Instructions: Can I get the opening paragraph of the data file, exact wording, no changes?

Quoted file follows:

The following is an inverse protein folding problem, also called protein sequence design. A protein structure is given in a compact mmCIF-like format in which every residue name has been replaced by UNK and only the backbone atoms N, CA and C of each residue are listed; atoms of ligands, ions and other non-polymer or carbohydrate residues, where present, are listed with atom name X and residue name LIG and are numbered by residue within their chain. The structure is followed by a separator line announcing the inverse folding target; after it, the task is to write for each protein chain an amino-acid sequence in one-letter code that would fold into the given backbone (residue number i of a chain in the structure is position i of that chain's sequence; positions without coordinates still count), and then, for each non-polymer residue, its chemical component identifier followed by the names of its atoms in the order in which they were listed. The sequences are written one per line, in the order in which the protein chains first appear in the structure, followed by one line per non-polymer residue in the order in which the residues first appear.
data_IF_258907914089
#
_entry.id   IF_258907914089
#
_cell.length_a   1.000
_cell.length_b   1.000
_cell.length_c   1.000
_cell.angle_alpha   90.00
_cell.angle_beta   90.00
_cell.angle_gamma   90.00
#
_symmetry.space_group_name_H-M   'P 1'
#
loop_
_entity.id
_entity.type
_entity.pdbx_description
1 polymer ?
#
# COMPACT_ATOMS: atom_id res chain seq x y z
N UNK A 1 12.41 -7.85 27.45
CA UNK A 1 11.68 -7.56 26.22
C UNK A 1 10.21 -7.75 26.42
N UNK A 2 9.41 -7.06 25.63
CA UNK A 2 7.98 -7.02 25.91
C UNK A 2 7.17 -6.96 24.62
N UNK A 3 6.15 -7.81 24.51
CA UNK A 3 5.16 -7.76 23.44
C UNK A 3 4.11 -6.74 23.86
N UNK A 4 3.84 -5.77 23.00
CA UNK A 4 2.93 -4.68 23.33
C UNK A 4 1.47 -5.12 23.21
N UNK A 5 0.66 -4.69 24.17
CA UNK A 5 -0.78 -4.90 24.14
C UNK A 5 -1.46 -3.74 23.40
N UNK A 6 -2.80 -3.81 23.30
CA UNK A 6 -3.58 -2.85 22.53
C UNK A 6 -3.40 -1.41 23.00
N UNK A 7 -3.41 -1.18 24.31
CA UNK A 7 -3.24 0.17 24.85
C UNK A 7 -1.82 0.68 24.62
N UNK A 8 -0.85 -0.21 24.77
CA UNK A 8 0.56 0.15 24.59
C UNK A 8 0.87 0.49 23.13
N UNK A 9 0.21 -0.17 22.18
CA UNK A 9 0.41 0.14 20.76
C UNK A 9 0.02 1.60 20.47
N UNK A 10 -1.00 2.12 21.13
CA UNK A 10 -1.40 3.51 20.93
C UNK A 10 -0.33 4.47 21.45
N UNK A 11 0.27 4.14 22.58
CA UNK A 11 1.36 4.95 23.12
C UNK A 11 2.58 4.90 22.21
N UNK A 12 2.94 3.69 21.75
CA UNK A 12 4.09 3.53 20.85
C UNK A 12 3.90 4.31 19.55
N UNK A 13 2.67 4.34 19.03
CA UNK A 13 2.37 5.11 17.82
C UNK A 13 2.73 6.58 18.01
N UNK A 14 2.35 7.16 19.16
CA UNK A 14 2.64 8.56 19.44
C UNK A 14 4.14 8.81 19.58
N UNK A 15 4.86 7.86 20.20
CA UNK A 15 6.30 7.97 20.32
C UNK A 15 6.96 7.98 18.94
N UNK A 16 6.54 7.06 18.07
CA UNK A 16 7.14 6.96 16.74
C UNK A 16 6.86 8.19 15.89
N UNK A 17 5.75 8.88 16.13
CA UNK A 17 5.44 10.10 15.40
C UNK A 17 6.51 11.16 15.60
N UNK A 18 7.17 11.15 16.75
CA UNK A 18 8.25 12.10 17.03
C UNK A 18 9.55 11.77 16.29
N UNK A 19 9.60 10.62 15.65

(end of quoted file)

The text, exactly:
The following is an inverse protein folding problem, also called protein sequence design. A protein structure is given in a compact mmCIF-like format in which every residue name has been replaced by UNK and only the backbone atoms N, CA and C of each residue are listed; atoms of ligands, ions and other non-polymer or carbohydrate residues, where present, are listed with atom name X and residue name LIG and are numbered by residue within their chain. The structure is followed by a separator line announcing the inverse folding target; after it, the task is to write for each protein chain an amino-acid sequence in one-letter code that would fold into the given backbone (residue number i of a chain in the structure is position i of that chain's sequence; positions without coordinates still count), and then, for each non-polymer residue, its chemical component identifier followed by the names of its atoms in the order in which they were listed. The sequences are written one per line, in the order in which the protein chains first appear in the structure, followed by one line per non-polymer residue in the order in which the residues first appear.